month = "10",
day = "28",
doi = "10.1073/pnas.2133370100",
language = "English (US)",
volume = "100",
pages = "13025--13029",
journal = "Proceedings of the National Academy of Sciences of the United States of America",
issn = "0027-8424",
number = "22",

}

TY - JOUR

T1 - Cyclothiazide potently inhibits γ-aminobutyric acid type A receptors in addition to enhancing glutamate responses

AU - Deng, Lunbin

AU - Chen, Gong

PY - 2003/10/28

Y1 - 2003/10/28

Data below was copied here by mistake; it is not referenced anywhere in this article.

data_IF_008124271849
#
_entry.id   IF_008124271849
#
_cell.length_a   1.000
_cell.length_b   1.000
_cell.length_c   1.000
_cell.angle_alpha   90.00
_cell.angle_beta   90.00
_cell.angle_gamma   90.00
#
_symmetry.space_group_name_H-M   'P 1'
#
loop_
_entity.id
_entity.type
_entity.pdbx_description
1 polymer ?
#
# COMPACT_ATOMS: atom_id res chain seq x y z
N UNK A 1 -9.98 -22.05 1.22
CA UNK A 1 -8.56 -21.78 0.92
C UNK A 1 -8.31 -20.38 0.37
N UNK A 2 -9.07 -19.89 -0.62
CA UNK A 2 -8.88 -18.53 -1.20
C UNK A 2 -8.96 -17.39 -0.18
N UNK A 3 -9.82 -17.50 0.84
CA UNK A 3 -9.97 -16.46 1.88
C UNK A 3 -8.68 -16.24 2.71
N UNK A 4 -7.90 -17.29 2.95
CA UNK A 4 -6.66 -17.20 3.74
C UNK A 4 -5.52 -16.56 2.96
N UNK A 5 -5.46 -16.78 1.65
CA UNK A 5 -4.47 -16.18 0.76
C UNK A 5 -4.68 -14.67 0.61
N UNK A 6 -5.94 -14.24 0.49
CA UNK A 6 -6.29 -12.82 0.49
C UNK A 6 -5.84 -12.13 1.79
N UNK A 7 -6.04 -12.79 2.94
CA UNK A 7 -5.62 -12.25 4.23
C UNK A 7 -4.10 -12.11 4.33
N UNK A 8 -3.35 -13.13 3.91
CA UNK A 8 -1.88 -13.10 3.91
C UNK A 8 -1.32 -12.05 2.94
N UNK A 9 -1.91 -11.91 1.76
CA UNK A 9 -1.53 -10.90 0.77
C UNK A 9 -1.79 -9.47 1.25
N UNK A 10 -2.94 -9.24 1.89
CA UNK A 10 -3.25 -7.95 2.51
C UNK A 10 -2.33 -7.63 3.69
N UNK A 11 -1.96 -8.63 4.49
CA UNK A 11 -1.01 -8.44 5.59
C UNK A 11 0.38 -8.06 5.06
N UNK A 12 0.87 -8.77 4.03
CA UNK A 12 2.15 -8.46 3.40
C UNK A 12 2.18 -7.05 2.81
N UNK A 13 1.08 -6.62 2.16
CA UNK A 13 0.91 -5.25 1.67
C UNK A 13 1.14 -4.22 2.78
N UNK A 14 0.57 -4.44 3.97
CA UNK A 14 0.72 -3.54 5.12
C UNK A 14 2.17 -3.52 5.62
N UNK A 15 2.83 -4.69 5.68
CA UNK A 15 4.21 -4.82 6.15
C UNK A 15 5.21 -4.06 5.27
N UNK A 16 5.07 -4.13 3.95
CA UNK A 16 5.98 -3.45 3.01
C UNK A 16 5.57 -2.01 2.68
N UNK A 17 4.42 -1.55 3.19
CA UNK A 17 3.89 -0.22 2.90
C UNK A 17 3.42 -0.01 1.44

N2 - Ionotropic glutamate and γ-aminobutyric acid type A (GABA A) receptors mediate critical excitatory and inhibitory actions in the brain. Cyclothiazide (CTZ) is well known for its effect of enhancing glutamatergic transmission and is widely used as a blocker for α-amino-3-hydroxy-5-methyl-4-isoxazolepropionic acid (AMPA)-type glutamate receptor desensitization. Here, we report that in addition to its action on AMPA receptors, CTZ also exerts a powerful but opposite effect on GABAA receptors. We found that CTZ reversibly inhibited both evoked and spontaneous inhibitory postsynaptic currents, as well as GABA application-induced membrane currents, in a dose-dependent manner. Single-channel analyses revealed further that CTZ greatly reduced the open probability of GABAA receptor channels. These results demonstrate that CTZ interacts with both glutamate and GABAA receptors and shifts the excitation-inhibition balance in the brain by two independent mechanisms. Understanding the molecular mechanism of this double-faceted drug-receptor interaction may help in designing new therapies for neurological diseases.